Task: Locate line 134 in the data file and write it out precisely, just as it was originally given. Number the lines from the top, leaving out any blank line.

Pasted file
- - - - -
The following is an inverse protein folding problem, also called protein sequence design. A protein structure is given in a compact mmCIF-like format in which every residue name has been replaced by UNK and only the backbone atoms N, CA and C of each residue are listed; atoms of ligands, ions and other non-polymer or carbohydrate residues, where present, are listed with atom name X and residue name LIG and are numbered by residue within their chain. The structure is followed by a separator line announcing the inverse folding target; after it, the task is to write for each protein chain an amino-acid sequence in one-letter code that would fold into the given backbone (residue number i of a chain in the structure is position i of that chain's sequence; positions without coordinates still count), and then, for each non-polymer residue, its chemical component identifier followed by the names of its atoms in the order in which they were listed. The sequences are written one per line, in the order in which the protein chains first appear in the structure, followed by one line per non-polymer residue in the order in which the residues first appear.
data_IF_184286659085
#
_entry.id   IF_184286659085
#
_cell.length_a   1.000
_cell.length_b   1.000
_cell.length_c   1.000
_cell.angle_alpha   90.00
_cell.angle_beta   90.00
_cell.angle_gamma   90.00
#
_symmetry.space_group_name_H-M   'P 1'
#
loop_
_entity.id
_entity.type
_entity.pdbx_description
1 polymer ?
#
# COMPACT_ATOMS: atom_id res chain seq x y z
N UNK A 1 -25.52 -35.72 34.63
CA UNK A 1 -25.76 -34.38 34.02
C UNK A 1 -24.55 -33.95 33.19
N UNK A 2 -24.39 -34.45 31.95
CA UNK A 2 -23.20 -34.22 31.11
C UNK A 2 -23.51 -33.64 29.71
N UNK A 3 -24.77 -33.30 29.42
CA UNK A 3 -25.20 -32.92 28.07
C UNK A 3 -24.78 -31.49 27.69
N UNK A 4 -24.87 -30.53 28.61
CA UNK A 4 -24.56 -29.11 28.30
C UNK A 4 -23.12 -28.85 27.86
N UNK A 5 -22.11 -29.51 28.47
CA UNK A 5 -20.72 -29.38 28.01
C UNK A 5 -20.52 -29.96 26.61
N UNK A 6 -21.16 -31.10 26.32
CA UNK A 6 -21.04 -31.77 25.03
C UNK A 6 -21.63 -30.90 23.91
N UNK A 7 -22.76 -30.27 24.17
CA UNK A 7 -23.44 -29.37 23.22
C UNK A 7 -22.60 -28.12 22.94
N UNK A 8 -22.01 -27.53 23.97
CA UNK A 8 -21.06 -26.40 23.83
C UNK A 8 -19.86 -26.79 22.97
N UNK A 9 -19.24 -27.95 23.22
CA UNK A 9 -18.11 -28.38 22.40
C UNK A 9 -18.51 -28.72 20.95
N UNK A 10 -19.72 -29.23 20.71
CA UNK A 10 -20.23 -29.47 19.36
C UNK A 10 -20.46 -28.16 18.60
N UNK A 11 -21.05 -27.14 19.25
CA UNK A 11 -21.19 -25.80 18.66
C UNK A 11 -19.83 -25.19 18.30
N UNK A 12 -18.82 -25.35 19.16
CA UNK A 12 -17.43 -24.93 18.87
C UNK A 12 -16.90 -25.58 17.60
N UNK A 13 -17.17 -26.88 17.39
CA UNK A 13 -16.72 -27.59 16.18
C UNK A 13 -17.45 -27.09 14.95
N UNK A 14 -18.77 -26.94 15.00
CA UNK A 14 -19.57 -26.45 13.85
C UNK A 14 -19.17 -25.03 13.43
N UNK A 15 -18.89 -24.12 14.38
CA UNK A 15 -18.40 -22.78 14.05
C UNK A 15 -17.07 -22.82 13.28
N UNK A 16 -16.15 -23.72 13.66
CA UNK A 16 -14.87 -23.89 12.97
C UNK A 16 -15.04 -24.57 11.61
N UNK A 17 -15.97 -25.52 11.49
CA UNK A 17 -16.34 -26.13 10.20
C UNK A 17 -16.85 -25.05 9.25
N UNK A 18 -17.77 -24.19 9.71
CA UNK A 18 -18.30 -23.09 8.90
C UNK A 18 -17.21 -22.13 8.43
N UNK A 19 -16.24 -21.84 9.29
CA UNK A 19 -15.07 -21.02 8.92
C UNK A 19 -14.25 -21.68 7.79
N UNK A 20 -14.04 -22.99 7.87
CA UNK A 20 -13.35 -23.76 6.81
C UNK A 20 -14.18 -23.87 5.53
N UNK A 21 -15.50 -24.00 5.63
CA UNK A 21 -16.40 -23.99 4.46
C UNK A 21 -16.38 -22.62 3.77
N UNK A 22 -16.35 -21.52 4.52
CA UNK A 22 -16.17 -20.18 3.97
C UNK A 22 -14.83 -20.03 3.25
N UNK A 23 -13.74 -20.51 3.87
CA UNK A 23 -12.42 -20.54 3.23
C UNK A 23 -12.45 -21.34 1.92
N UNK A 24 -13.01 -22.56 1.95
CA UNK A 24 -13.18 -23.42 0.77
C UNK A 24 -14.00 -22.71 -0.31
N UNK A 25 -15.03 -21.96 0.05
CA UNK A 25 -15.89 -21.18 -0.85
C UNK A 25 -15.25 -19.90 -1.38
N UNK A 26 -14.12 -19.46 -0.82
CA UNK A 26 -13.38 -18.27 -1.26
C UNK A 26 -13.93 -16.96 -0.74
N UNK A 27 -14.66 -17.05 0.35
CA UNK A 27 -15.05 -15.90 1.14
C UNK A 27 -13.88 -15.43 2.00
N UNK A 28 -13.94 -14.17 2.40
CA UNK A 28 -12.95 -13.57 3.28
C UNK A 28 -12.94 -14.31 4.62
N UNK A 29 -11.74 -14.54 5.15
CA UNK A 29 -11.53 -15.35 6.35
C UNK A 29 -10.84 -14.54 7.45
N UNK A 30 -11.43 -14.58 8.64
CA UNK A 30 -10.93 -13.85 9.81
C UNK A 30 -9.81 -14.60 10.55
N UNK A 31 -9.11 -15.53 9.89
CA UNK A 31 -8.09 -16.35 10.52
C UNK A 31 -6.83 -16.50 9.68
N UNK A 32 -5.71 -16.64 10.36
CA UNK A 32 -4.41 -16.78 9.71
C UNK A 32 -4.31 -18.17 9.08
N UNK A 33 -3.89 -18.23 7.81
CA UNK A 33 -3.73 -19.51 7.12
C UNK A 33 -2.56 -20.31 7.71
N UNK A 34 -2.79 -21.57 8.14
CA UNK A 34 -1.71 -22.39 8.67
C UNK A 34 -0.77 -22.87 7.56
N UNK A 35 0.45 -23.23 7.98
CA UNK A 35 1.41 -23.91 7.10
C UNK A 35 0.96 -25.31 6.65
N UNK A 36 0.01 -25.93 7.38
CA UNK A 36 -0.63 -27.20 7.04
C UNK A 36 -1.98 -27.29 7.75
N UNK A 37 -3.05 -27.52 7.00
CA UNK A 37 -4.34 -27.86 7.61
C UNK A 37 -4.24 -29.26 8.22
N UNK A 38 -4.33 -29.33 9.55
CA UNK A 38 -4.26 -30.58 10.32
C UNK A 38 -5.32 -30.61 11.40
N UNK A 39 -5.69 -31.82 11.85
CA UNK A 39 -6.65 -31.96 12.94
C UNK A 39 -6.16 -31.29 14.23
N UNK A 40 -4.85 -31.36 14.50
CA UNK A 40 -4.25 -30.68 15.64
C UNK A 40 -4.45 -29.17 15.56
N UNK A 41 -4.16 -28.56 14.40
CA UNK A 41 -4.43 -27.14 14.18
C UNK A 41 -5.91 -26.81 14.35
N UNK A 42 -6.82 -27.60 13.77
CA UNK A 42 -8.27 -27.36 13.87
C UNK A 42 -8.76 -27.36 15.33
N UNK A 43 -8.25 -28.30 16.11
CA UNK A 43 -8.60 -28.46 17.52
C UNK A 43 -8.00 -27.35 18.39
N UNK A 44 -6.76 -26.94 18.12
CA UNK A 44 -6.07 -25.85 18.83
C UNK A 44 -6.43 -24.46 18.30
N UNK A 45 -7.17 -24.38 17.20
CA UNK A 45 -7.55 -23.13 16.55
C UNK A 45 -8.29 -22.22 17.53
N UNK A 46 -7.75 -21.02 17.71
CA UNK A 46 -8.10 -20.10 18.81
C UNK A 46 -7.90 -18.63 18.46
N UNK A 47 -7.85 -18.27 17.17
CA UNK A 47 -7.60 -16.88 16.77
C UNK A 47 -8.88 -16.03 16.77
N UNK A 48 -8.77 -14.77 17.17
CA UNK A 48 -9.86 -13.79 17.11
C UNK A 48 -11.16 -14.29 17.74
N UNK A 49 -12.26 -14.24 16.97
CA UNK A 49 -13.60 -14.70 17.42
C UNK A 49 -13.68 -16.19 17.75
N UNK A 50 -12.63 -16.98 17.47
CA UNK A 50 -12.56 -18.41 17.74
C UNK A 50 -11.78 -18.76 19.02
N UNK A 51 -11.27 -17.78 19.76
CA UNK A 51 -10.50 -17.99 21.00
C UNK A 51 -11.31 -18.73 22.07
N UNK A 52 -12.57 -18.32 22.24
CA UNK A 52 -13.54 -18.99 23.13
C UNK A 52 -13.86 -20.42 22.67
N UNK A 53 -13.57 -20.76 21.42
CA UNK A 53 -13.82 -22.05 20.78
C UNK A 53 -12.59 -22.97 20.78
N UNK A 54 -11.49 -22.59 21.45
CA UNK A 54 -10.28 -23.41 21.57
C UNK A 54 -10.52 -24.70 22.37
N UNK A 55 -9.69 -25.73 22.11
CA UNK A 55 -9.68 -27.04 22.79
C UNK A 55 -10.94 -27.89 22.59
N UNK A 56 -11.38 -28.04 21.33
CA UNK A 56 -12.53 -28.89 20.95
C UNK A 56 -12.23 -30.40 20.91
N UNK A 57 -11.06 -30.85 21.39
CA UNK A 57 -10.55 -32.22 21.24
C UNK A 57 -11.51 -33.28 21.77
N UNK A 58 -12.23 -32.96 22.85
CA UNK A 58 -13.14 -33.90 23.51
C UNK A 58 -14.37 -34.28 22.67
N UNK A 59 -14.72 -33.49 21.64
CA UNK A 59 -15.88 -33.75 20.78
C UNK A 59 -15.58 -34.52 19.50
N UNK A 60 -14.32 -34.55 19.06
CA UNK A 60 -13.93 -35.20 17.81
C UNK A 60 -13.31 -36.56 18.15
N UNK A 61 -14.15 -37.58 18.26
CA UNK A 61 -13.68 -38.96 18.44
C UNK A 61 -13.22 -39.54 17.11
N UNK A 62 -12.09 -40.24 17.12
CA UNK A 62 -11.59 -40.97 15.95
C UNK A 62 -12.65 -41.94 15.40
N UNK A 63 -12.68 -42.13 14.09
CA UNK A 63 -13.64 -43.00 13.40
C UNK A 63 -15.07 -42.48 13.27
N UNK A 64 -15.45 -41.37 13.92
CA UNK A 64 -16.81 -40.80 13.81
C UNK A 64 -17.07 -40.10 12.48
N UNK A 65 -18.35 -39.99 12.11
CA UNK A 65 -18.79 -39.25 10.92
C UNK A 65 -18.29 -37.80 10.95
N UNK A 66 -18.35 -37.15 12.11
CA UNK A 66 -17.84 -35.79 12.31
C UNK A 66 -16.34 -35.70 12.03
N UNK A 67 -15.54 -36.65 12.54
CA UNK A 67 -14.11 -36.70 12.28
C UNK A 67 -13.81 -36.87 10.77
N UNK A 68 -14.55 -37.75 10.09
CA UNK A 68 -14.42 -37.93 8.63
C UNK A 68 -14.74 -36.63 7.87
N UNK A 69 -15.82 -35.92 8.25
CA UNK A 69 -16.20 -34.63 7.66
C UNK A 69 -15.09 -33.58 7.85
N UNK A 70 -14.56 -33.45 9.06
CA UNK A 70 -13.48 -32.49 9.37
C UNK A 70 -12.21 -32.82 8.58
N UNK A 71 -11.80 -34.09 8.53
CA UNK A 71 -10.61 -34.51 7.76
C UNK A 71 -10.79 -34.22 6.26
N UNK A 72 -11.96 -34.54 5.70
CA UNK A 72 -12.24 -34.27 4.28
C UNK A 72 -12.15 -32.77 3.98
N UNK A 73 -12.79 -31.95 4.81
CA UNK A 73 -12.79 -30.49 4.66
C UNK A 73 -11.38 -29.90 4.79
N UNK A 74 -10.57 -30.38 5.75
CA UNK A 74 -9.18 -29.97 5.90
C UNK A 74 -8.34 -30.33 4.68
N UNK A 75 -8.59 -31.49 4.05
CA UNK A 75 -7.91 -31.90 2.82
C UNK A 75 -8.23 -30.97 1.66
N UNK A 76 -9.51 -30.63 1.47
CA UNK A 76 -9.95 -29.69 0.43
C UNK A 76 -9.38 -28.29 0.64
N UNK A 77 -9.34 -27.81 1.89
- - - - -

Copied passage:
CA UNK A 38 -4.26 -30.58 10.32